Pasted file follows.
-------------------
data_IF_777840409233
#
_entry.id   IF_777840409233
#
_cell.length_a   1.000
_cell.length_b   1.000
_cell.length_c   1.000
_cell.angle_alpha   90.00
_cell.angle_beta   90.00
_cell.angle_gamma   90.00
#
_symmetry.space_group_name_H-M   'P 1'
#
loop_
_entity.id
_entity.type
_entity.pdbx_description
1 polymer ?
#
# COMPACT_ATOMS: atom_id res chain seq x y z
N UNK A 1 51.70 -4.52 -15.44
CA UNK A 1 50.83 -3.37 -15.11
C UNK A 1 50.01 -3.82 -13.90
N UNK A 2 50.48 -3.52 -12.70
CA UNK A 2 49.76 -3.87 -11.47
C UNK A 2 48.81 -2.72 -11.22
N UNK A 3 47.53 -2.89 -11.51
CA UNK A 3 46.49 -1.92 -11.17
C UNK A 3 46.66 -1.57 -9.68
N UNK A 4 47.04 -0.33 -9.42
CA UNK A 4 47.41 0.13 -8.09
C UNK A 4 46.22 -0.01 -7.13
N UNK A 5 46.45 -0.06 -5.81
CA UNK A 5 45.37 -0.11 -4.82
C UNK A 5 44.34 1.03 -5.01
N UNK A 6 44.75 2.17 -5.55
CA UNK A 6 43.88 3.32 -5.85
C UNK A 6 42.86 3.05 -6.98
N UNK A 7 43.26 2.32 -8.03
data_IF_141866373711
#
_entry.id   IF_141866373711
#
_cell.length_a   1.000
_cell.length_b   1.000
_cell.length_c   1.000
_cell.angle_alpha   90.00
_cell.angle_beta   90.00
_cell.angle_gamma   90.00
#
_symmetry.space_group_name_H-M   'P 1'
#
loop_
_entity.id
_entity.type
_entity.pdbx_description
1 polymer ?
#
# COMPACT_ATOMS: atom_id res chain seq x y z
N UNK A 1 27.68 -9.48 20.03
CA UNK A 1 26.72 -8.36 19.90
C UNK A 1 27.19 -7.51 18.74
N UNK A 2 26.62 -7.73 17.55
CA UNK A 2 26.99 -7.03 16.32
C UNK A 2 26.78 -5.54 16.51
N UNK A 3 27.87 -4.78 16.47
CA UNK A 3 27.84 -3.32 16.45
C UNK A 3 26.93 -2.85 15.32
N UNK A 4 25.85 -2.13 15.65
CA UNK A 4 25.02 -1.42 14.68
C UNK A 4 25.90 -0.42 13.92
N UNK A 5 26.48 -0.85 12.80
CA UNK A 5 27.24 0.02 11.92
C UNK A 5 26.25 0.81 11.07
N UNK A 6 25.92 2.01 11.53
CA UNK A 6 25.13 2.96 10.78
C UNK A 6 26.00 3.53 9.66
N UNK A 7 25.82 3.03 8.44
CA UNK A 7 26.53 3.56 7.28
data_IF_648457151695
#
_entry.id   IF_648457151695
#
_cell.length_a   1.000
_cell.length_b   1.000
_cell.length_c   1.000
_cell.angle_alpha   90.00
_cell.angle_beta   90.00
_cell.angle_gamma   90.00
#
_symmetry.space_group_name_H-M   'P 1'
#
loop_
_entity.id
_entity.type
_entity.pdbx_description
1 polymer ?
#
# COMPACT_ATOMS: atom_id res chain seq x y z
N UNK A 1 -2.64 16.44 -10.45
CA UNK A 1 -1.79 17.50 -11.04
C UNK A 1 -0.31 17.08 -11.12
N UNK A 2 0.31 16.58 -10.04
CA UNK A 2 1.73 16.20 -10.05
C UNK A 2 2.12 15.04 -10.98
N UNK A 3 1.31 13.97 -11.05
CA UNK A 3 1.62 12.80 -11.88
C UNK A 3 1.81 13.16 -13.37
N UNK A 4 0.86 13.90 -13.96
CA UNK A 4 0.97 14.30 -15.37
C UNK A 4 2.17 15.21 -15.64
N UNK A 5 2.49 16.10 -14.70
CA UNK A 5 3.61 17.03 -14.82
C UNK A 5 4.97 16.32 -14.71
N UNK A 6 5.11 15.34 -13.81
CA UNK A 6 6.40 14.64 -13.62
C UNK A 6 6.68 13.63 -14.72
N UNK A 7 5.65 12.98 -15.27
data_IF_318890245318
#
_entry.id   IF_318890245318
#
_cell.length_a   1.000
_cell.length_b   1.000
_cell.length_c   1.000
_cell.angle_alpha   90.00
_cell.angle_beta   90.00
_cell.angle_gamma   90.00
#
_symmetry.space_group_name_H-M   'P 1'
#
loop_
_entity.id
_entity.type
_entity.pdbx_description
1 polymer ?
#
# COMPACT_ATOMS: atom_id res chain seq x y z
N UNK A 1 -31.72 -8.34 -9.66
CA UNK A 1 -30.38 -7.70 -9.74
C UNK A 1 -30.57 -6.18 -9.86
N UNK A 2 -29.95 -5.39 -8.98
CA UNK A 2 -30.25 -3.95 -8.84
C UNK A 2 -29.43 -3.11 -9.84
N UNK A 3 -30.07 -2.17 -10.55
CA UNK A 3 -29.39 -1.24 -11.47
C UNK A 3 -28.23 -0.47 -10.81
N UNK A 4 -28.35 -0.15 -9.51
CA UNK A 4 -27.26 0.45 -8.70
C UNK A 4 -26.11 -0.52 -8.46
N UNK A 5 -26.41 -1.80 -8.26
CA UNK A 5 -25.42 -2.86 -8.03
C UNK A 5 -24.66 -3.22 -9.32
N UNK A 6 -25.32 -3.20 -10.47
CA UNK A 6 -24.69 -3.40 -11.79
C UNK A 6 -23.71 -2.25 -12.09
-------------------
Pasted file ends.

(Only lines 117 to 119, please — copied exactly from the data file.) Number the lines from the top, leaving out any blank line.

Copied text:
C UNK A 6 6.68 13.63 -14.72
N UNK A 7 5.65 12.98 -15.27
data_IF_318890245318